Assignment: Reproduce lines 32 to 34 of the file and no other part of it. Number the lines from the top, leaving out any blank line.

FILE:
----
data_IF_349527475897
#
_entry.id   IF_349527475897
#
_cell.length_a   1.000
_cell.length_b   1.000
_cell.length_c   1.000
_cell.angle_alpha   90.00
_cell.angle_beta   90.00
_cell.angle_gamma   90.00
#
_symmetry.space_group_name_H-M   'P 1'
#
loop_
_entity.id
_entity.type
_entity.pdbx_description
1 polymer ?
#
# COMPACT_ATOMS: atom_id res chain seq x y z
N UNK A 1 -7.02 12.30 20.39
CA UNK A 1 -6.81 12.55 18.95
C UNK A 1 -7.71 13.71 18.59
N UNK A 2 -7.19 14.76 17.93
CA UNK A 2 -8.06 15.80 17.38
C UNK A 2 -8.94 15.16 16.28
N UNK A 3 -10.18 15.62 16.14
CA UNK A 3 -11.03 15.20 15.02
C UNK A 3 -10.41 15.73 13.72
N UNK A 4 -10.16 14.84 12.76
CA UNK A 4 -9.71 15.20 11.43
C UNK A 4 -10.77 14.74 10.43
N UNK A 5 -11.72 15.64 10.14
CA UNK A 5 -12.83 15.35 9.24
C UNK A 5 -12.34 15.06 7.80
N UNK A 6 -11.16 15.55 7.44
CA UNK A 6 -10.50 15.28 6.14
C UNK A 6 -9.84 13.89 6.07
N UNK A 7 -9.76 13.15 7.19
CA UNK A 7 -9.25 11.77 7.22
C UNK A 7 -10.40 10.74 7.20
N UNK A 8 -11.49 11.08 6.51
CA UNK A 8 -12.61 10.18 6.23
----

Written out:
C UNK A 4 -10.77 14.74 10.43
N UNK A 5 -11.72 15.64 10.14
CA UNK A 5 -12.83 15.35 9.24